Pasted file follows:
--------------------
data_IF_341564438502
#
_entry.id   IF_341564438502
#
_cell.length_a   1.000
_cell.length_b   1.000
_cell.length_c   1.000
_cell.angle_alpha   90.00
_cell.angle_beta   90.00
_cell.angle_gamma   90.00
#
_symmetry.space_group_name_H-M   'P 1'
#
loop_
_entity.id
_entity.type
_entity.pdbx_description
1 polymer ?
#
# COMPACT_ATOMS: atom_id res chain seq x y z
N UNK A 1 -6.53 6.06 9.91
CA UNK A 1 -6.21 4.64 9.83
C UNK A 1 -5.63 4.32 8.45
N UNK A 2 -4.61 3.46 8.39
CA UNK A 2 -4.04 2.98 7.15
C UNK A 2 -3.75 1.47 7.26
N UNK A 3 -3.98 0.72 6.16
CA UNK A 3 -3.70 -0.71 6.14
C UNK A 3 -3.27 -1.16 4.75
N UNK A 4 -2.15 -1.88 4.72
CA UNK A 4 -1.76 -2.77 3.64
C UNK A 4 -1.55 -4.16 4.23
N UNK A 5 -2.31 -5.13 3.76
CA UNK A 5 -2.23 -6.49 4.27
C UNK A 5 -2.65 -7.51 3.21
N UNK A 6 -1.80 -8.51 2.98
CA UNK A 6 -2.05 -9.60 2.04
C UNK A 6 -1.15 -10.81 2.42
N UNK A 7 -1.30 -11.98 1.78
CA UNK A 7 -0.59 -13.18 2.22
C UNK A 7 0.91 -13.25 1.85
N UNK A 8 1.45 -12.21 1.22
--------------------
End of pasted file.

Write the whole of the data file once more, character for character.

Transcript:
data_IF_341564438502
#
_entry.id   IF_341564438502
#
_cell.length_a   1.000
_cell.length_b   1.000
_cell.length_c   1.000
_cell.angle_alpha   90.00
_cell.angle_beta   90.00
_cell.angle_gamma   90.00
#
_symmetry.space_group_name_H-M   'P 1'
#
loop_
_entity.id
_entity.type
_entity.pdbx_description
1 polymer ?
#
# COMPACT_ATOMS: atom_id res chain seq x y z
N UNK A 1 -6.53 6.06 9.91
CA UNK A 1 -6.21 4.64 9.83
C UNK A 1 -5.63 4.32 8.45
N UNK A 2 -4.61 3.46 8.39
CA UNK A 2 -4.04 2.98 7.15
C UNK A 2 -3.75 1.47 7.26
N UNK A 3 -3.98 0.72 6.16
CA UNK A 3 -3.70 -0.71 6.14
C UNK A 3 -3.27 -1.16 4.75
N UNK A 4 -2.15 -1.88 4.72
CA UNK A 4 -1.76 -2.77 3.64
C UNK A 4 -1.55 -4.16 4.23
N UNK A 5 -2.31 -5.13 3.76
CA UNK A 5 -2.23 -6.49 4.27
C UNK A 5 -2.65 -7.51 3.21
N UNK A 6 -1.80 -8.51 2.98
CA UNK A 6 -2.05 -9.60 2.04
C UNK A 6 -1.15 -10.81 2.42
N UNK A 7 -1.30 -11.98 1.78
CA UNK A 7 -0.59 -13.18 2.22
C UNK A 7 0.91 -13.25 1.85
N UNK A 8 1.45 -12.21 1.22